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Latent dimensions of global trade: a data-driven approach

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Published on Friday, 05 February 2021

How can we encode the specialisation patterns of countries? A new article published in the scientific journal PLOS ONE by researchers from the Universities of Luxembourg and Buenos Aires answers this question using methodologies from Natural Language Processing.

Evolution of trade specialisation

Diego Kozlowski, doctoral candidate in computational social science at the University of Luxembourg together with Viktoriya Semeshenko and Andrea Molinari, researchers at the Interdisciplinary institute of Political Economy of Buenos Aires (IIEP-BAIRES) from the University of Buenos Aires used a well known technique in text mining "Latent Dirichlet allocation (LDA)" to search for latent dimensions in international trade, and their distribution across countries over time. Results show both the main specialisation patterns of international trade, and how countries evolve over time in their export baskets.

The open access article is complemented with an interactive online data dashboard hosted at the University of Luxembourg. This proposal of a data-driven approach complements traditional analysis in international trade, and it could be used to assess the strategic complementarity of Luxembourg’s trading partners. 

Figure 1: LDA outputs for China, South Korea and Taiwan. Distribution of the top three components by country. 4: Footwear, clothing and toys ; 5: Non-digital electronics ; 6: Vehicles, boats, machinery and parts ; 23: Processors, microcircuits, toys and shoes ; 27: Electronic microcircuits and machinery parts. 28: Rice, cotton, textiles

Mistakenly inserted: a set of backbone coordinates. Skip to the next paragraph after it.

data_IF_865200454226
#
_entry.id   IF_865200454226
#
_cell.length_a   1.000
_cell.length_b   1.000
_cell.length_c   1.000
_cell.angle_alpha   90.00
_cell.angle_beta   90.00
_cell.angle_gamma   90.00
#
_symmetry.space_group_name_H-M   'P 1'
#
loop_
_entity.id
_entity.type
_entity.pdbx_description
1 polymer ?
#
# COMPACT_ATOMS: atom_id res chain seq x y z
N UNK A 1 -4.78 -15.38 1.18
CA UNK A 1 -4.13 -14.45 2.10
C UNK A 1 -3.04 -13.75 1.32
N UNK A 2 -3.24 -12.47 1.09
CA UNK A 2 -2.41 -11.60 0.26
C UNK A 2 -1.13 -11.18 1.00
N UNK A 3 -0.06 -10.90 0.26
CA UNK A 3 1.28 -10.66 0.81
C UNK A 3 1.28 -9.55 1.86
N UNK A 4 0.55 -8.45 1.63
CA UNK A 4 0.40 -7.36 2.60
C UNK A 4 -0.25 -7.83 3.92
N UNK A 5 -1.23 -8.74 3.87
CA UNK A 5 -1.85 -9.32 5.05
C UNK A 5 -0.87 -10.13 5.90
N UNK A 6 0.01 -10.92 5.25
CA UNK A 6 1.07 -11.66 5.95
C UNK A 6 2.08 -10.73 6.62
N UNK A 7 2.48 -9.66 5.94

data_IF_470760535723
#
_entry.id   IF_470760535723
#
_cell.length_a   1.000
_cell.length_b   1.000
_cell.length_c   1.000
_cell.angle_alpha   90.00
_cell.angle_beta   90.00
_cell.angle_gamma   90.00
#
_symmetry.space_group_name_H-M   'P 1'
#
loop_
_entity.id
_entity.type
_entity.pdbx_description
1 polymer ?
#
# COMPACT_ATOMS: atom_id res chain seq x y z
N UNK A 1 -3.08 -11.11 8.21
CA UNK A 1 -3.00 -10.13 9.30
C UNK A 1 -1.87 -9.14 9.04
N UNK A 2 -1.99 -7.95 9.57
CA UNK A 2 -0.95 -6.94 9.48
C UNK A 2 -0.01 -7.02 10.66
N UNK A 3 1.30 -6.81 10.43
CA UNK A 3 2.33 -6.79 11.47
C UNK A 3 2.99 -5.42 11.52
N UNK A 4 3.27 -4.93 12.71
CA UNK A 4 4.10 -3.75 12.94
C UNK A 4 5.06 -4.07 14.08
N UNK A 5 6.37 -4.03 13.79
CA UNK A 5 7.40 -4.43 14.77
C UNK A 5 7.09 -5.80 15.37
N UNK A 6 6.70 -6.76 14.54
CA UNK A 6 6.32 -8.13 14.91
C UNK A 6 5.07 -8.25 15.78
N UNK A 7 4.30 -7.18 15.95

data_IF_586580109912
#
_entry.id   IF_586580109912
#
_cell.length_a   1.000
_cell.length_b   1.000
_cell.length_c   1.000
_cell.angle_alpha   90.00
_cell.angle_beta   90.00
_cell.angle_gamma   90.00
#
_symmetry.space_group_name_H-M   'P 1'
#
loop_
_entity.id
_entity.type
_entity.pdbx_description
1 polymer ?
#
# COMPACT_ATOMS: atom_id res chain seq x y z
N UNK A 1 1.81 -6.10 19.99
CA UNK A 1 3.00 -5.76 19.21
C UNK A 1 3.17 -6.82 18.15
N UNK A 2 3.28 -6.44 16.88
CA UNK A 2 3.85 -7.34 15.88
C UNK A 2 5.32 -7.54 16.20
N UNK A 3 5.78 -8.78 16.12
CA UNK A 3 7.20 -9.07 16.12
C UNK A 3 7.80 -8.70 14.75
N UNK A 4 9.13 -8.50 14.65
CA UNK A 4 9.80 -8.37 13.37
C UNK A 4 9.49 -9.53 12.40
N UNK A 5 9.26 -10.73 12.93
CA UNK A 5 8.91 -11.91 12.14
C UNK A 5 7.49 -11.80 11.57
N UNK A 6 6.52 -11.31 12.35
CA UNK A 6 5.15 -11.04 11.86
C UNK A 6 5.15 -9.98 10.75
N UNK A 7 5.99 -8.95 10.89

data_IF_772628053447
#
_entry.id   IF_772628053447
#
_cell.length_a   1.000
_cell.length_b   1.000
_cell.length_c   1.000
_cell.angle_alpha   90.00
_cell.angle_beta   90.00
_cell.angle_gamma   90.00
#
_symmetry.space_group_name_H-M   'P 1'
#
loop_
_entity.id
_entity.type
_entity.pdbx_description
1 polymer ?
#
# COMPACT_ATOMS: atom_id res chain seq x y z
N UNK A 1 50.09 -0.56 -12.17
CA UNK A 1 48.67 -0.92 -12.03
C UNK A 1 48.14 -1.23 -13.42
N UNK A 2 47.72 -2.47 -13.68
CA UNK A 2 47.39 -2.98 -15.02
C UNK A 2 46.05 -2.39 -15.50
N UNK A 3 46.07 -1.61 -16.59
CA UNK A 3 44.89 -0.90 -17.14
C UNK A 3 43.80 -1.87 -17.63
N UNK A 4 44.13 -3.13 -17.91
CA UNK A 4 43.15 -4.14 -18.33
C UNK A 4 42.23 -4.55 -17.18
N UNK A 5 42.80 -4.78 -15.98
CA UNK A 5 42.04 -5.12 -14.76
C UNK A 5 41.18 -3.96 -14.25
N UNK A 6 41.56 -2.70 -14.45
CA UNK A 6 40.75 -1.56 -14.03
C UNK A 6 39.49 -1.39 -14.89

Diego Kozlowski is a PhD student at the Doctoral Training Unit DRIVEN and works on implementing computational methods to answer questions in social science, a developing field known as Computational Social Science. 

The Doctoral Training Unit (DTU) on Data-driven Computational Modelling and Applications (DRIVEN) trains cohorts of Doctoral Candidates who develop data-driven modelling approaches common to a number of applications strategic to the Luxembourgish Research Area and Luxembourg’s Smart Specialisation Strategies.

The DTU creates a bridge between strong methodological core competencies and application domains by training each Doctoral Candidate both in state-of-the-art data-driven approaches, and in the particular application domain in which these approaches are expected to lead to new discoveries: Computational Physics and Engineering, Computational Biology and Life Sciences, Computational Behavioural and Social Sciences.

Article: "Latent Dirichlet allocation model for world trade analysis", PLOS ONE, February 2021

More information: https://driven.uni.lu